Future of specials?


Pathfinder Society

Grand Lodge 2/5

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I thought Assault on Absalom was the best special yet, probably because the faction related choices that allowed for different kinds of encounters beyond just combat after combat. That said, I’ve also really enjoyed some of the past years' pre-gen specials where we have a chance to take on unusual characters and perspectives (kobolds, Aspis Agents, elementals). I just wanted to express my hope that we haven’t seen the last of that style of special.

1/5 5/5

Pathfinder Starfinder Roleplaying Game Subscriber

The hope is that they will be more streamlined read: Solstice Scar and less clunky Cosmic Captive with easier access and understandable mechanics that don't require either hand-wavium or a math degree to understand.

Not only are more complex Specials harder to put into print, they are harder both to GM and to play, which kind of kills some of the enjoyment of them.

Scarab Sages 5/5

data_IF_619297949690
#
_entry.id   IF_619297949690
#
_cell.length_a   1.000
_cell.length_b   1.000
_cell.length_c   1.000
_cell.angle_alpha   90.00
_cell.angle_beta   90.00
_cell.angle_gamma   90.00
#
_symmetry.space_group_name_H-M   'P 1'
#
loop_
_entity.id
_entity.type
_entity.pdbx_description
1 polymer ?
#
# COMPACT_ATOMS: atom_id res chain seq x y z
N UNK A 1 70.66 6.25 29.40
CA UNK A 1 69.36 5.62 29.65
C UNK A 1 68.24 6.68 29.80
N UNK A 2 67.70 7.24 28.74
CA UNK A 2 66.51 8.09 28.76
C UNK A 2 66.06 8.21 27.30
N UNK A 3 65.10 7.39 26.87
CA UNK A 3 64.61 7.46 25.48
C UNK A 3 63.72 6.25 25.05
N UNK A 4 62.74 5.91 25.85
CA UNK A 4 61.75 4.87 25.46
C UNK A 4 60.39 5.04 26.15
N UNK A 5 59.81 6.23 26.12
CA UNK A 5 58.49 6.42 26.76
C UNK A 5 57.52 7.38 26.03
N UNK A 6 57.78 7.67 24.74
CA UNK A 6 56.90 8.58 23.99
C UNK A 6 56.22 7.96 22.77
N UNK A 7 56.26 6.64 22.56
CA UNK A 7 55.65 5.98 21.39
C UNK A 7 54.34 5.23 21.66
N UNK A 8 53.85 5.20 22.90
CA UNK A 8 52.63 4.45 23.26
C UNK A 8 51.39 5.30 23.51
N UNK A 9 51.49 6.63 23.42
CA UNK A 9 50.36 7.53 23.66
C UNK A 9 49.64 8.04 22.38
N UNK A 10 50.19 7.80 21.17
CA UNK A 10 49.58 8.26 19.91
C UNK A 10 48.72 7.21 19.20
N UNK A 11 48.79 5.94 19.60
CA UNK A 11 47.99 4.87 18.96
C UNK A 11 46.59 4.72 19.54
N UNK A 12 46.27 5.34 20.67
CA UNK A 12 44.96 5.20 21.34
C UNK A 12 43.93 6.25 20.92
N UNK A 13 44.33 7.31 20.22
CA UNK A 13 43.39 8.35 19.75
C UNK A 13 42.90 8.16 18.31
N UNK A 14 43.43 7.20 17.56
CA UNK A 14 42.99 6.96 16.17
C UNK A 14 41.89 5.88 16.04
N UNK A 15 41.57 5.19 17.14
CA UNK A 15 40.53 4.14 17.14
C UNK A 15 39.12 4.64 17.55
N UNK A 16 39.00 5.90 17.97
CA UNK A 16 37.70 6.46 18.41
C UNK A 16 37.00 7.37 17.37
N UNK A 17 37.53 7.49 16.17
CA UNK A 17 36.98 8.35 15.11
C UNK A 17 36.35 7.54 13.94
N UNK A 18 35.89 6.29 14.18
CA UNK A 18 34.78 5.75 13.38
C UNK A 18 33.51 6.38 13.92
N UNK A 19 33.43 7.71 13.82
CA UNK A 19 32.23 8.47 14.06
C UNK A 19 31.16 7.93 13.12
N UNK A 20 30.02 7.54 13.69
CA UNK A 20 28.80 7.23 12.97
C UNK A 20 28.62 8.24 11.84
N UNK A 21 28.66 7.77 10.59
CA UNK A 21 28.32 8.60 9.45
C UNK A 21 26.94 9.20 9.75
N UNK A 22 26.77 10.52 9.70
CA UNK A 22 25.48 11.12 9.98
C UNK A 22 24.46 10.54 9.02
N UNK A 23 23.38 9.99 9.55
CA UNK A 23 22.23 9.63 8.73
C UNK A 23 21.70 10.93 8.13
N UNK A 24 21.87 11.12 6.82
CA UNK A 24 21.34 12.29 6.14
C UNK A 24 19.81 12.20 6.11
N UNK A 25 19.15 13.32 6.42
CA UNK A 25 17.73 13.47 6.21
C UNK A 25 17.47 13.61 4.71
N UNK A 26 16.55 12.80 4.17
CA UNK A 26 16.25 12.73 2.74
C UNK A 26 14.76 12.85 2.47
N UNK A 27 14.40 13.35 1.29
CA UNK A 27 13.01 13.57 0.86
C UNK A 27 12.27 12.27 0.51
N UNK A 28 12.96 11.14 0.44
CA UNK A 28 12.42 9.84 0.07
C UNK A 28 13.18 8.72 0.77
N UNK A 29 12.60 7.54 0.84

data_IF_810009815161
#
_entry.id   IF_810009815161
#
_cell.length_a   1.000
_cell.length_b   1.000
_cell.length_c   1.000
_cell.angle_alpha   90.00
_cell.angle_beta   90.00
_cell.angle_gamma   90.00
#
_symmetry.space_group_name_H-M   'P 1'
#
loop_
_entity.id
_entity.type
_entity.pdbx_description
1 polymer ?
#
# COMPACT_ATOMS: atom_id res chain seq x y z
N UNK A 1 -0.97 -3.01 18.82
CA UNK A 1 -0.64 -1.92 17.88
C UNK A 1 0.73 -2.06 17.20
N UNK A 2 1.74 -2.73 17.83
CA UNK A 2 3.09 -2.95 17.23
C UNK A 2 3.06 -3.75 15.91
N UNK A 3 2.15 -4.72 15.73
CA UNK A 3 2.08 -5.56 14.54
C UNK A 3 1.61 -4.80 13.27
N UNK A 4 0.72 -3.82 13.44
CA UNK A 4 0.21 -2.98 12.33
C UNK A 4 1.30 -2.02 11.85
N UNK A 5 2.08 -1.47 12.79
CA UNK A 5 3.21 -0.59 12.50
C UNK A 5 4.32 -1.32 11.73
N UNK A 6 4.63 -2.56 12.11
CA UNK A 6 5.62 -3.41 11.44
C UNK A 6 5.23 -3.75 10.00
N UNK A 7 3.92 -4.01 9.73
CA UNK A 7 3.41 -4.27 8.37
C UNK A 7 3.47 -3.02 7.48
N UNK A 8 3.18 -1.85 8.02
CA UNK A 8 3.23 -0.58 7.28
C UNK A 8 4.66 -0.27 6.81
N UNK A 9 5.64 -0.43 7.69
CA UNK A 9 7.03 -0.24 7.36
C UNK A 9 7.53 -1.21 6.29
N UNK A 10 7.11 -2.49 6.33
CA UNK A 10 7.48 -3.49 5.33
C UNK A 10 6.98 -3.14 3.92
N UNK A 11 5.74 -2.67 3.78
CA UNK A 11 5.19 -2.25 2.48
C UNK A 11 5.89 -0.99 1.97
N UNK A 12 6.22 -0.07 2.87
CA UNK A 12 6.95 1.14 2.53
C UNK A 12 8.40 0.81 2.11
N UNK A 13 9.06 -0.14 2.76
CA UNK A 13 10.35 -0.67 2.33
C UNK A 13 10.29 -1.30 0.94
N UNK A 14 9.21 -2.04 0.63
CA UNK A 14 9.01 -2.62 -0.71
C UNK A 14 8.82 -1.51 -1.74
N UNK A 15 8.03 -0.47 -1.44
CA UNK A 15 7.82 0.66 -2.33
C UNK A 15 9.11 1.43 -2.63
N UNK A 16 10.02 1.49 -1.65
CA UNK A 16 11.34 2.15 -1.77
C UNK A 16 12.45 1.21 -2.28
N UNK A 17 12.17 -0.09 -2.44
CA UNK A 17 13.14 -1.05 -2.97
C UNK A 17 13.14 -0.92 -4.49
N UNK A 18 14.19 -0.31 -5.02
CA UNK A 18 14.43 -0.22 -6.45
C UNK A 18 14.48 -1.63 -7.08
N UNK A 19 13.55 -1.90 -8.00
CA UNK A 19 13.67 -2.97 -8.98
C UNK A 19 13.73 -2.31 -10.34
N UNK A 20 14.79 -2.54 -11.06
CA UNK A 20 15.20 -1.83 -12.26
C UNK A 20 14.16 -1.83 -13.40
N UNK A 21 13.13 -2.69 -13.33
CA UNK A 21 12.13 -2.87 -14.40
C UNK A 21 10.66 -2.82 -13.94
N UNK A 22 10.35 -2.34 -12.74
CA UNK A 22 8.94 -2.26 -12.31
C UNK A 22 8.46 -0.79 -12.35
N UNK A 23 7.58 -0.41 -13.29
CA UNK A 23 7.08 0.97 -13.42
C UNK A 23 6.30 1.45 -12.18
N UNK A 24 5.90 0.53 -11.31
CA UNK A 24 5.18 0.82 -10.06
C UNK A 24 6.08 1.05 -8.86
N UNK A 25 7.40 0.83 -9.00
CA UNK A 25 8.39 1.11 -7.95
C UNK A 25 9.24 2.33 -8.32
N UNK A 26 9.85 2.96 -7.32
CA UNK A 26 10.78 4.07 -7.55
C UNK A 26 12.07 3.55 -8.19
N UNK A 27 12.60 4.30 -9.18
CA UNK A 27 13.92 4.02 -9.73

Wei Ji the Learner wrote:


The hope is that they will be more streamlined read: Solstice Scar and less clunky Cosmic Captive with easier access and understandable mechanics that don't require either hand-wavium or a math degree to understand.

Not only are more complex Specials harder to put into print, they are harder both to GM and to play, which kind of kills some of the enjoyment of them.

Ideally you'd be able to put that extra complexity on the Overseer (and overseer staff) and the individual GMs would just need to run a scenario and report some things every now and again; just be aware of certain conditions that create various modifiers to the encounters.

But you see the extremes of this between Siege of the Diamond City (largely considered, at least in my circles, as the best Special to date) and Cosmic Captive (largely considered the worst special to date largely because of its complexity.)